How do you pray? How should you pray? If God knows everything, what’s the point? Jesus addresses these questions in Matthew chapter 6, and today I’d like to take some time to see what we can gather from his words. Last time we briefly walked through the greater context of the Gospel of Matthew. If you missed it, here it is.
Here’s something that might strike you as strange: in this passage prayer is hand in hand with helping the poor. Both are expressions of devotion to the Lord. One is external, one is internal. But both should be handled discreetly. Jesus warns the hypocrites, who want everyone to see them when they give or hear them when they pray. Jesus is clear on one thing here: “they have their reward in full.” They get what they want, but nothing more. They are noticed by people. Jesus goes on to warn against praying like the Gentiles. They pray with meaningless repetition, supposing that the abundance of words will cause them to be heard.
There is a glaring mistake that both of these parties make, and Jesus alludes to it with the following tantalizing remark: “So do not be like them, for your Father knows what you need before you ask Him.” We tend to focus in on the fact that he knows before we ask, and that puzzles us (with good reason). But I think Jesus is more concerned with the word “Father.” The mistake that both Hypocrite and Gentile make is that they turn prayer into a religious exercise with no mind for God’s concern for us. The hypocrite is most concerned with his prayers being heard by those around him. He thinks prayer is a show, and he wants people to see how great he is. The Gentile is most concerned with checking off a box. Prayer is a task, and he has to punch the clock. If he doesn’t pray enough, bad things will happen. So he wants to pray as much as possible, with no mind to the meaning of his words.
But Jesus is reminding both groups, prayer is communication with your Father. He cares for you, and he just wants to talk to you. He knows what your needs are. Gentile, he isn’t expecting a specific word count. Hypocrite, he isn’t asking you for a show. Child, he wants to speak to you. Stop fixating on what you think his expectations are and just relax. He’s your father. Talk to him.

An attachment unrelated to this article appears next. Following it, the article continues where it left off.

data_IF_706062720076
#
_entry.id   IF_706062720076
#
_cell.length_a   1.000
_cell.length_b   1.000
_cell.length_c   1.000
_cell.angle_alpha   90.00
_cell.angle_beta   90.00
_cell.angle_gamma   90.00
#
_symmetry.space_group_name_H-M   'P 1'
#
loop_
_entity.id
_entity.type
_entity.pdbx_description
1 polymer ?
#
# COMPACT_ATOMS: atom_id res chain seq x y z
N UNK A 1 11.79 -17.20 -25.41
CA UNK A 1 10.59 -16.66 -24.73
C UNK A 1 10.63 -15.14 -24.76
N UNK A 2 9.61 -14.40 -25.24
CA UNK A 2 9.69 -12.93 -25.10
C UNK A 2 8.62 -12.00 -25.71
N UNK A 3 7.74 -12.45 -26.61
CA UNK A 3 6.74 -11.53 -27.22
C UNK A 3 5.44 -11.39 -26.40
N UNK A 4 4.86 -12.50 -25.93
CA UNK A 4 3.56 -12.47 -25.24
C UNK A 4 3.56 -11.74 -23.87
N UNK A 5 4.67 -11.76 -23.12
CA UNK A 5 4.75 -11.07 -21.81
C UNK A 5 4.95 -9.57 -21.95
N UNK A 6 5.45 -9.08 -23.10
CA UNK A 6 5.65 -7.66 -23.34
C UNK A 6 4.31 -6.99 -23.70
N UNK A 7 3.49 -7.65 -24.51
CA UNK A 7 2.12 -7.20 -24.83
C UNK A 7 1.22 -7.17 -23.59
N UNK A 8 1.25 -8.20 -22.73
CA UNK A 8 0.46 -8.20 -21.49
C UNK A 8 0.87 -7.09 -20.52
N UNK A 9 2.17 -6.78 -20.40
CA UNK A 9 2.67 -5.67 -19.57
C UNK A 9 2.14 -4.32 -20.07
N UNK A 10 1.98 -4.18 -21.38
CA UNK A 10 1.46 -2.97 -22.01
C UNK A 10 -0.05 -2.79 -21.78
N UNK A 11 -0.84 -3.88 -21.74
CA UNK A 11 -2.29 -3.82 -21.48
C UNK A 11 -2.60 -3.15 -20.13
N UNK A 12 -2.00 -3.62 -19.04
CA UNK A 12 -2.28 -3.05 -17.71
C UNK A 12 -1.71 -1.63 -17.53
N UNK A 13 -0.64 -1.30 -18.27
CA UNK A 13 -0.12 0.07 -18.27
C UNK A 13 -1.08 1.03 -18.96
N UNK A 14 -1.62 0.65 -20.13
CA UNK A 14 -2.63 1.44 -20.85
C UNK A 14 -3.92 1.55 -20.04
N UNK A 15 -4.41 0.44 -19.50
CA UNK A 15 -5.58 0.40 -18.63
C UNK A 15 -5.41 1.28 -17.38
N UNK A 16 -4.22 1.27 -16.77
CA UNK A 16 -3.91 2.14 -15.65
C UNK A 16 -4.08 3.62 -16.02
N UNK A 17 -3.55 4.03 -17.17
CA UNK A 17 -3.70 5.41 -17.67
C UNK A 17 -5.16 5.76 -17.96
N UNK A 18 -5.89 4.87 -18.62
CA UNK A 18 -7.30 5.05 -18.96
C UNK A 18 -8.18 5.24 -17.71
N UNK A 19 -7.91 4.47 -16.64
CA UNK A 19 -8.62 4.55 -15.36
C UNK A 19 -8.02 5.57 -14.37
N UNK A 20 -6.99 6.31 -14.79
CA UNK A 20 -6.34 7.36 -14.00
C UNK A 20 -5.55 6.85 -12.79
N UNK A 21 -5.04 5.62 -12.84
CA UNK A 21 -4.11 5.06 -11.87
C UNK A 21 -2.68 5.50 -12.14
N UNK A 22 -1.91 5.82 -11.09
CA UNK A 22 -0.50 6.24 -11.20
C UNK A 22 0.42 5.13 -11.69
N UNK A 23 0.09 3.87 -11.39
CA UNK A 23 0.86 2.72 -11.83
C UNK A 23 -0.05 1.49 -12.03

This reminds me of Elijah and the Prophets of Ba’al (1st Kings 18:20-). The quick rundown is that Elijah is having a supernatural prayer battle with the Prophets of Ba’al. Both will call upon their deity to burn an offering. Elijah is feeling cocky, so he tells them to take their time. He even mocks them, suggesting that…well…that he’s using the bathroom (1st Kings 18:27). But notice the difference in prayer life here. The Prophets of Ba’al are many, and they dance around, screaming and cutting themselves trying to provoke a response from their deity. Elijah’s prayer? Almost short enough to tweet. But the length isn’t the issue. It’s the heart behind it. He doesn’t need to provoke his God. He doesn’t need to get his attention, or manipulate him. He just needs to ask.
Practically speaking, I know this isn’t easy. Honestly…on some level…this sucks. I wish God had a word count. I wish we could manipulate him. Why? Because then I could guarantee his action. If I had a formula for prayer…if I knew a specific prayer guaranteed God’s specific response 100% of the time…that would be so much easier. But that would make God a vending machine. That would take him out of the equation for the purposes of relationship. And ultimately that isn’t a good thing. It is better that we can relate to him as a being, rather than manipulate him like some cosmic system.
Think about your best friends in life. Think about those people you can spend time with and it doesn’t seem like time is even a factor. That doesn’t come immediately. It comes as you develop your relationship with them. And the same holds true with your relationship with God. And you can talk to him all the time. The infinite creator of the universe wants to interact with you…all the time. Let that sink in. You can enjoy his presence while you do some of the silliest things in the world. Be yourself with him, because he’s one of the few who wants that to happen…and he can handle it. Don’t worry about what other people think, like the hypocrite. Don’t worry about what you are “supposed to say” or how long you are “supposed to pray,” like the Gentile. Recognize that he’s with you as you read this. Pause for a moment, tell him hello…tell him about your day. Enjoy.